But after at a rousing X-Ray Spex reunion gig at the Roundhouse in September ’08, Poly set to work her first new album in seven years. Called Generation Indigo, it’s a poppy, danceable romp, full of the kind of witty pop-cultural references and uplifting tunes which, even after three decades of imitation and influence, only she can write. From critiques of MySpace dating to her eulogy to sneakers, it feels vibrant and of-the-moment. “I just channel my songs like a medium,” she says. “Who knows why, but they just come through me, and they’re for sharing. I sing them to my friends, and if my friends like them, then I’m quite happy that they’re good songs.”

Generation Indigo found Poly collaborating with another legend of the punk era, Youth, who originally played bass in Killing Joke, but who has since become one of British rock’s most in-demand producers, thanks to successes with the likes of the Verve, Primal Scream and, of course, Paul McCartney.

“My label, Future Noise Music, suggested I meet him,” she says. “I had heard of him, and we had some mutual friends, but obviously had never met. So we met, I sang him my songs, we got on and it all went from there. I don’t know whether we’re kindred spirits, but we really gelled creatively. I arrived with about 16 songs and the top-line melodies, and I added some stuff during the recording process. My daughter Celeste added the chorus on “Kitsch” during the recording process too. Then, Youth did the arrangements and added his musical input – he played bass on all the tracks, Viv Albertine [from The Slits] did guitar on “Ghoulish,” Brother Culture did backing vocals on a few of the reggae dubby tracks. Youth also played guitar on some of the tracks, too, but Matt Chandler plays guitar on all tracks, David Knock on drums, Michael Rendall did the programming and keyboards.”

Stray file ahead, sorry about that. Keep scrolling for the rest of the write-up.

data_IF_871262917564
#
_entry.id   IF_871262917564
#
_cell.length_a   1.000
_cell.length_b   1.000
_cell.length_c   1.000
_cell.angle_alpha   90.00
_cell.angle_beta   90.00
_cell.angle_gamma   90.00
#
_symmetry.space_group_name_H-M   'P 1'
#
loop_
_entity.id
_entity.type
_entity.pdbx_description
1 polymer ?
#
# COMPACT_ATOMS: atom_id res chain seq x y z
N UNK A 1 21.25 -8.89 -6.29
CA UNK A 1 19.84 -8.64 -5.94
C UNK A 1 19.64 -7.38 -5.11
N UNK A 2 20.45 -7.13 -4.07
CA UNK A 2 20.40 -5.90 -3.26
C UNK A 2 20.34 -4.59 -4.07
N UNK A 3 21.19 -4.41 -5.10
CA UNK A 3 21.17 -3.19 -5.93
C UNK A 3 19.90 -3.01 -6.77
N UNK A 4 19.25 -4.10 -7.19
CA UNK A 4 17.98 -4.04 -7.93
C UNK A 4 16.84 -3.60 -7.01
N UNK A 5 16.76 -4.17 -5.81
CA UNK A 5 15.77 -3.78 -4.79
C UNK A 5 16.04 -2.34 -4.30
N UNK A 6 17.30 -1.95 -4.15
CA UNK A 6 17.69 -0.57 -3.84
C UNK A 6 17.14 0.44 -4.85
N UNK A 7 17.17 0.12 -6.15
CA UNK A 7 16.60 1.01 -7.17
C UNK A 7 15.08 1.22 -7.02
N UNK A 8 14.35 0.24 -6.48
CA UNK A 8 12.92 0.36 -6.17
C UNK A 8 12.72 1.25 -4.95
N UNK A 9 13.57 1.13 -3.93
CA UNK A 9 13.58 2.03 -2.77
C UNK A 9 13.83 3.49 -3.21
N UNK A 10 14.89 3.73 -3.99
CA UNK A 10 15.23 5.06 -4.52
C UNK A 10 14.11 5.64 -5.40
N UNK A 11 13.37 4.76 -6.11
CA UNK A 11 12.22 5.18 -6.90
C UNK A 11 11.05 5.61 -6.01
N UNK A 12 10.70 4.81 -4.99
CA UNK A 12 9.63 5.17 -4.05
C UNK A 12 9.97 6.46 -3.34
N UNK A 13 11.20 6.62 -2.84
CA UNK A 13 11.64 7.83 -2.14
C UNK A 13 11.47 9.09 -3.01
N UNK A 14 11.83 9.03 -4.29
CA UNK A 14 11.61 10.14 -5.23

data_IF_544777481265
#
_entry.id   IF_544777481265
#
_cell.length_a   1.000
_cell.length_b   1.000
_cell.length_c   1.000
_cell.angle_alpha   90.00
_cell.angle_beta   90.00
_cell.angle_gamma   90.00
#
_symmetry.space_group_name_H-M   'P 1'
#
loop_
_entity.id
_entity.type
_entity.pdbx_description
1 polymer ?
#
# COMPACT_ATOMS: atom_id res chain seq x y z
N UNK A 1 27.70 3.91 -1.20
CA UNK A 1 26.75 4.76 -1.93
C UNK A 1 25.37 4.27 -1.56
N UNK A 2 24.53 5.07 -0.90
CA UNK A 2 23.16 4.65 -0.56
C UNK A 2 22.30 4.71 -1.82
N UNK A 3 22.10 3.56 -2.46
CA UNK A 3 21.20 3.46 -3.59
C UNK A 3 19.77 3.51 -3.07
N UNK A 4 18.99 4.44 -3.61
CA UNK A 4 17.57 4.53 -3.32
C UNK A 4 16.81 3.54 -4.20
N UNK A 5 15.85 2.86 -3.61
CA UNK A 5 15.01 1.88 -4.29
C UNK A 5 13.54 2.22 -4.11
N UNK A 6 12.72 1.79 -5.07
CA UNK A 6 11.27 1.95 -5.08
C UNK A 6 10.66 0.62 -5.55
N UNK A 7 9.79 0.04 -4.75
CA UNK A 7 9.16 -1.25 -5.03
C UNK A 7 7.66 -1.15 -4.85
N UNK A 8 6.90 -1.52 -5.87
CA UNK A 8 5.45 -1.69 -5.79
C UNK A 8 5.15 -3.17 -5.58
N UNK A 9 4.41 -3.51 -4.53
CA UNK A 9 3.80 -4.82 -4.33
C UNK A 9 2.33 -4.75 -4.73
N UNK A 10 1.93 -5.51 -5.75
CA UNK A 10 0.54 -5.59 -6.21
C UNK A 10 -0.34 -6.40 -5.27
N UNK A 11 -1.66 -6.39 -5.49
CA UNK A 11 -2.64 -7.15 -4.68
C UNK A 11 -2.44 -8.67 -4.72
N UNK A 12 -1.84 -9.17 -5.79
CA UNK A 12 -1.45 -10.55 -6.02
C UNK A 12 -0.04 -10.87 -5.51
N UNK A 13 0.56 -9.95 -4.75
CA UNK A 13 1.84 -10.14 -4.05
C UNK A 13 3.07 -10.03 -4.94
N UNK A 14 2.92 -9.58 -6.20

On this new record, Poly opted for a modern sound, built around synths and dance beats as much as punky guitars. Through her daughter, she’s clued into the sounds and ideas of post-millennial youth. The album’s title refers to a New Age theory that the presence of higher levels of indigo in the aura of today’s youth will, in Poly’s words, “change the world in a positive and peaceful way.”

While Poly says that her Krishna consciousness is a guiding force in her life, her songs are not averse to playful references to pop culture – among them, fashion, celebrity and MySpace. “I [Heart] Yr Sneakers,” for instance, gives a shout-out to trainers [British sport shoes], for being leather-free – avoiding what Poly calls “the slaughterhouse culture.” “Virtual Boyfriend,” meanwhile, is about a different kind of meat market, making sly jokes about how relationships have changed in the age of the internet.

“It’s just a fun twist on modern relationships,” she says. “I think relationships can become more superficial and end before they even really begin, so we need to be careful and also maintain the importance of human contact.”

On the very cusp of her re-emergence with Generation Indigo, it was announced that Poly had been diagnosed with breast cancer. Though constantly drained of energy by the ensuing treatment, she was determined to honor all her promotional commitments, including this interview, but requested that the subject of her illness itself remain off-limits. Instead, the record stands as what it is: a testament to her bold, singular, uncompromising spirit.